Go to main contents Go to main menus

사용자별 맞춤메뉴

자주찾는 메뉴


Research Infrastructure

contents area

detail content area

(1) Background

“Rare” diseases are those diseases which are not known by health professionals, which do not attract interest from the pharmaceutical industry because the potential market is too limited. In Korea, rare diseases are defined based on the Korea Food and Drug Administration  official notice, as those affecting fewer than 20,000 patients and for which no appropriate treatment or substitutable treatment modality is available. The low prevalence of rare diseases prevents competitive development of therapies in the open market. These results in a lack of information, research, diagnosis, treatment, and expert availability related to rare diseases, ultimately preventing patients from receiving needed health resources and services. A national intervention program including subsidies, information, and research is required.

(2) Objectives

To improve the quality of life of patients with rare diseases, as follows:

  • Subsidize patients by reducing the burden of medical expenses
  • Provide information about rare diseases
  • Help regional patients by reducing indirect expenses

To promote research on rare diseases:

  • Construct an infrastructure for rare disease research
  • Lead basic research on rare diseases
  • Establish clinical research networks

(3) Major Activities

The medical subsidy program on rare diseases was launched in 2001 as a subsidy program for medical expenses. Since then, the government has expanded support for patients with rare diseases and promoted a research program.
The subsidy program supports low-income patients with any of 134 specified rare diseases.

Increase in patients with rare diseases registered for the National Subsidy for Medical Expenses for Genetic andn Rare Diseases since 2001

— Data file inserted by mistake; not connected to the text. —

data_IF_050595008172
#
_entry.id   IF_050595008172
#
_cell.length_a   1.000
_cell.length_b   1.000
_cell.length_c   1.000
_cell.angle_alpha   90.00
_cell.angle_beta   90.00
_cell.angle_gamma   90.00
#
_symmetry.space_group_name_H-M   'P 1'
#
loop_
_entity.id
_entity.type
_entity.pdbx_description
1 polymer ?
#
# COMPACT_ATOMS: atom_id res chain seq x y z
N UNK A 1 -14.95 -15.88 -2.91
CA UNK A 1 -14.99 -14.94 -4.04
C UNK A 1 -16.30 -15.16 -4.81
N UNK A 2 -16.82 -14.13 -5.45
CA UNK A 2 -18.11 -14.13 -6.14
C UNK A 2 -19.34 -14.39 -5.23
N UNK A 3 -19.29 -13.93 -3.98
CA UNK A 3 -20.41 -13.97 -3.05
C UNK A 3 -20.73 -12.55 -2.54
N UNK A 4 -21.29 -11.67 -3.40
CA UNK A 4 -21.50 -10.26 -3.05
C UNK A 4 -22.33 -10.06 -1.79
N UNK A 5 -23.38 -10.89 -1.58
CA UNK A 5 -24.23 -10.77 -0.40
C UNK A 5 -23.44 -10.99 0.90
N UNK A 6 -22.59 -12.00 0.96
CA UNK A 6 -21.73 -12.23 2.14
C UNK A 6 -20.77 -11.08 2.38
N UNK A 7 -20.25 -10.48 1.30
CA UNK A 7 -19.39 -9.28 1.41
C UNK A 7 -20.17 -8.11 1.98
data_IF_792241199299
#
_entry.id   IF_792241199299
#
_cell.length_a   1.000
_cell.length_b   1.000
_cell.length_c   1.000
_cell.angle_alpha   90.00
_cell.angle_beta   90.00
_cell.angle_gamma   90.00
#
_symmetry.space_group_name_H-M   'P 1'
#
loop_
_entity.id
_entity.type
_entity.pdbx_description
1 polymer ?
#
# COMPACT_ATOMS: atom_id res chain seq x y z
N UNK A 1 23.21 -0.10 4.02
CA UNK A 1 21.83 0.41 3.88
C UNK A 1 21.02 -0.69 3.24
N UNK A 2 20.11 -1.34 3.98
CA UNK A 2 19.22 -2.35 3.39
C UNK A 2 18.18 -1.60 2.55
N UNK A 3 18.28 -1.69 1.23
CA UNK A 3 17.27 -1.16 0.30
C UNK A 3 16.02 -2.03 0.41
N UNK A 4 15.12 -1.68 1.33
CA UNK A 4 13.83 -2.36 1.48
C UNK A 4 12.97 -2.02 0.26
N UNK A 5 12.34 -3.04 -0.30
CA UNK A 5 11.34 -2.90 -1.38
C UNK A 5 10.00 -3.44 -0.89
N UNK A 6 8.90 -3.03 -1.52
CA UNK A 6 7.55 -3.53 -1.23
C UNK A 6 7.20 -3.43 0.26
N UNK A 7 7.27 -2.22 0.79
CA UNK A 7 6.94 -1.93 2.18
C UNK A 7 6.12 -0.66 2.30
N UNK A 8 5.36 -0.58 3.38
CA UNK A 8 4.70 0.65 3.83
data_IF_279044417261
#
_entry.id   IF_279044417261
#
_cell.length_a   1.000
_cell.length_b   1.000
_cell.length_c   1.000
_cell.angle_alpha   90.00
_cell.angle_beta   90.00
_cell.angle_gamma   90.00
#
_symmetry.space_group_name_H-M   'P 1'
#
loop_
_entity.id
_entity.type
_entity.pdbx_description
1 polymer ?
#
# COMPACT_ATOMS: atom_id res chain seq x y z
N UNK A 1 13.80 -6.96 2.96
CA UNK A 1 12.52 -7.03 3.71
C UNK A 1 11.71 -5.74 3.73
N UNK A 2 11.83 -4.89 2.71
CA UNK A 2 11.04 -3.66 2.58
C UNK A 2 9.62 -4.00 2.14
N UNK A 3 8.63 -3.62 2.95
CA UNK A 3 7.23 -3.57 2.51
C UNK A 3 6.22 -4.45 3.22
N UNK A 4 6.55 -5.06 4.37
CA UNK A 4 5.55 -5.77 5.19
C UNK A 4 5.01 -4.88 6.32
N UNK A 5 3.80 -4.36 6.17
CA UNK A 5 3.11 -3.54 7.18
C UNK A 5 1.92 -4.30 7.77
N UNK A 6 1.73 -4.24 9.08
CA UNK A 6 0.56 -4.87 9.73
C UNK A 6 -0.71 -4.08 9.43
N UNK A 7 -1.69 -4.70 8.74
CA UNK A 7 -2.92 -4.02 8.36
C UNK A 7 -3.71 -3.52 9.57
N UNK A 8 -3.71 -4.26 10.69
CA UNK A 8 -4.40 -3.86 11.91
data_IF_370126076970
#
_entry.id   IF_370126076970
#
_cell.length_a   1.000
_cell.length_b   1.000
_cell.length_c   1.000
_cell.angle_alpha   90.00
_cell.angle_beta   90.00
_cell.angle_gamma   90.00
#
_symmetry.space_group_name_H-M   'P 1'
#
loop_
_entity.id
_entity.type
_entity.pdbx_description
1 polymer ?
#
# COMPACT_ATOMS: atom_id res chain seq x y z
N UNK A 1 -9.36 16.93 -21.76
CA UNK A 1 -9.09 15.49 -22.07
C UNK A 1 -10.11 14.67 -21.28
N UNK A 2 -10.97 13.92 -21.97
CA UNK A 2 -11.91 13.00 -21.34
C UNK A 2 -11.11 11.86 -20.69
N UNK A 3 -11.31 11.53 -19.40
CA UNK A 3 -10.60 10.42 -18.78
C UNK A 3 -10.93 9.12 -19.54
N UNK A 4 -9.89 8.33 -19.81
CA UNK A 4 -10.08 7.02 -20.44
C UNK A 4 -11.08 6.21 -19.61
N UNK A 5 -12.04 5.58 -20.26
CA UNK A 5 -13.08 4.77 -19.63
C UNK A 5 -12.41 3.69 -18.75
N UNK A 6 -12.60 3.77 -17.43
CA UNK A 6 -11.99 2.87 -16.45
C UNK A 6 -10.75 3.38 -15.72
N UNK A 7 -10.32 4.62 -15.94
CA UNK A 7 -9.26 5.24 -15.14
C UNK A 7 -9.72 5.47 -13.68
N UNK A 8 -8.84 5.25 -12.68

for Medical Expenses for Genetic and Rare Diseases since 2001>

The website “Helpline” was established in 2006 to collect and distribute information about rare diseases (http://helpline.kdca.go.kr). The website is frequently visited by medical professionals,patients, and the public, and provides general information (epidemiology, diagnosis, treatment, etc)on 1,065 rare diseases, as well as on regional rare disease hospitals, contact addresses of patientsupportorganizations, and information about specific diseases.
We also funds a regional hospital network for genetic and rare diseases in four provincial areas (Chonnam, Chungnam, Kyongnam/Pusan, and Daegu/Kyonpook). This network is dedicated to organizing regional hospitals, improving genetic counseling, and educating the public. Many rare diseases, especially extremely rare diseases, are still not properly diagnosed, and many patients are suffering from financial difficulties in trying to obtain correct diagnosis and treatment of their disease. Since 2012, we have tried to establish diagnostic systems for those patients with extremely rare diseases by giving the appropriate disease code, and also supports this program. Seoul National University and Yonsei University hospital corporately operate this genetic diagnosis program for rare diseases. As of 2015, about 1,060 cases were diagnosed by this program.

Flowchart for target diseases supported vy theh genetic diagnosis program for rare diseases

The Korean Mutation Database (KMD, http://kmd.kdca.go.kr) is a country-specific database of human gene mutations that was established in September, 2009. The KMD consolidates genetic disease information in Korea. To date, the KMD contains 2,024 mutations representing 534 genes. We collected mutation data from diagnostic laboratories in Korea, and from journals published in Korea, over recent decades. The KMD is open to the public, without charge for searches, and it is open to individual researchers for the registration of mutation data.
Research into rare diseases is an urgent requirement, as many patients still lack a proper diagnosis and most of these are left without effective treatment. It is also an area where experts are themselves rare. The Genetic and Rare Disease Center tries to establish clinical networks for rare diseases, to collect clinical data for patients, increase knowledge of the pathophysiology and natural history of rare diseases, and finally diagnose these rare diseases. In 2015, clinical research networks for six diseases, including histiocytosis, amyloidosis, and Crohn's disease, were established.